body and notified the sheriff.
Police said Hobbs later con
fessed he had kicked, beaten and
finally bitten the youngster to
death in a fit of anger.
David Anderson 13, testified
his brother cried for water dur
ing the night. He said Hobbs be
came enraged and took the three-year-old
boy out of the house.
When Hobbs brought him back
he was dead, David said.
Vets' Service Offices
To Get Allowance Boost
SALEM, Ore, .May .11. m
The 20. Oregon counties which
hire veterans'" service., officers
will get a 10 percent increase to
finance these operations July 1,
William F. Oaarenstroom, State
Veterans Affairs Director, an
nounced today. 1 "' '' it
" The state now Da VS -80 percent
of the cost, up to a maximum of
$1,200 per county. On July 1,
tne amount win be raised to 40
percent and a. $1,600 maximum.
VERA CRUZ. Mcx.. May 11
(P) I One hundred unwerided
parents were married here yester
day in a mass ceremony celebrat
ing Mothers Day." '
Their duo children attended the i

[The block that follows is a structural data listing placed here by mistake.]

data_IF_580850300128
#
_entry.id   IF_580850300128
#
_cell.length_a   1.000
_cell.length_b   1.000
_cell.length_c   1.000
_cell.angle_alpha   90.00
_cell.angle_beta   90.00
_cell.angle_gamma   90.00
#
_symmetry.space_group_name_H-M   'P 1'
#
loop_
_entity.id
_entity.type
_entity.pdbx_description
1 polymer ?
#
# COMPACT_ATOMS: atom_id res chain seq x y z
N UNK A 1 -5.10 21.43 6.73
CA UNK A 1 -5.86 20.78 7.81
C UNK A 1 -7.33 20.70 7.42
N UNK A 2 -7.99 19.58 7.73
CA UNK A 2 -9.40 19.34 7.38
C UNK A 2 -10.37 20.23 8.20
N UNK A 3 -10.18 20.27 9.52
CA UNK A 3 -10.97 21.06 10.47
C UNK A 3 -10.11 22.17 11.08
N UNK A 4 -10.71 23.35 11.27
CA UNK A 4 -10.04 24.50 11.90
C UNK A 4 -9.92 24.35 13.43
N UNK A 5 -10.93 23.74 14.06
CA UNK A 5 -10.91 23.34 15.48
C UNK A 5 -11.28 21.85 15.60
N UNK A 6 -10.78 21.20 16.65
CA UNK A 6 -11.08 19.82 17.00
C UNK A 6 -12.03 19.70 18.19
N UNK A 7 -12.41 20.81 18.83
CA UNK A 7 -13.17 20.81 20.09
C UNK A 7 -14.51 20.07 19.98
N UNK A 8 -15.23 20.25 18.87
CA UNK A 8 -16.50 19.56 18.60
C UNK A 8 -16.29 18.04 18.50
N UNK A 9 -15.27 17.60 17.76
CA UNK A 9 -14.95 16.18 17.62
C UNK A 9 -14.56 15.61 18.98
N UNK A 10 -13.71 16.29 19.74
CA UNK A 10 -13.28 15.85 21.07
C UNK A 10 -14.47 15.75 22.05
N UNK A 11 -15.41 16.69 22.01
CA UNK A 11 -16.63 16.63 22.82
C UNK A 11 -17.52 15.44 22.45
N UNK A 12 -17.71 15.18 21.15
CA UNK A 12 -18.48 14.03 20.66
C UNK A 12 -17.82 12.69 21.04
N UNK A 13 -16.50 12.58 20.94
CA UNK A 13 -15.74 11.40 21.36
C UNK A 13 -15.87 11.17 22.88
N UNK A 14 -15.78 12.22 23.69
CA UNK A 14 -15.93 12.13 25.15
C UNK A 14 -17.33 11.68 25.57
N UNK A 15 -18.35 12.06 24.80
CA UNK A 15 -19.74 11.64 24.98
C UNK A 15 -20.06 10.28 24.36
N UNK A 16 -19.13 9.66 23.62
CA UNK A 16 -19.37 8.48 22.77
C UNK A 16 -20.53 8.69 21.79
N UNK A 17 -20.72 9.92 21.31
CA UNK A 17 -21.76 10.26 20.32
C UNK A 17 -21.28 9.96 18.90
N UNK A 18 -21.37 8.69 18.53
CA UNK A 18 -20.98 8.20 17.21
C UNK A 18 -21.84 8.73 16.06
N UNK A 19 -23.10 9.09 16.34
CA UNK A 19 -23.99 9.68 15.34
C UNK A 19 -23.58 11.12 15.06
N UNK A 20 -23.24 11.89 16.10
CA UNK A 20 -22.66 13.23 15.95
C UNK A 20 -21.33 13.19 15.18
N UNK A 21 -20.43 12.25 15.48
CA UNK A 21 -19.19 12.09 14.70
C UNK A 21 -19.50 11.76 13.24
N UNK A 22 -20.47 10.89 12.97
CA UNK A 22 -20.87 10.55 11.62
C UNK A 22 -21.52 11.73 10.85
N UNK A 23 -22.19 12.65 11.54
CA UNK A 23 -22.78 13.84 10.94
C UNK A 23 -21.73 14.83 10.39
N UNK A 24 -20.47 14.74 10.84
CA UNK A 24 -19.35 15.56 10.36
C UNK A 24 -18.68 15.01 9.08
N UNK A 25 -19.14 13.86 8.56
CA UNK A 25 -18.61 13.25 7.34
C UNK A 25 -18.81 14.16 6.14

WRflrllnp at eilv hnll: -
Une couple said they had lived
together for 43 years.
Mongrel Dog Saves Boy
Attacked By Larger Dog
GILLESPIE. Pa., May 11 UP)
A little mongrel dog was the
toast of his neighborhood today
for performing the greatest hero
ism of its kind saving his mas
ter. The dog, Chubby, jumped Into
the fray when he saw his master,
Jackie Strickler, 4, being mauled
by a larger dog. Chubby fought
the dog until family members res
cued the child. Jackie is In fair
condition at a hospital where at
taches said one ear was torn off
The Weather
U. 8. Weather Bureau Office
Roseburg, Oregon
Generally fair today and Thurs
day. Not much change In tem
perature. :
Highest temp, for any May...
Lowest temp, for any May
Highest temp, yesterday.
Lowest temp, last 24 hrs...
Dr.rinitatlnn last 24 hrs -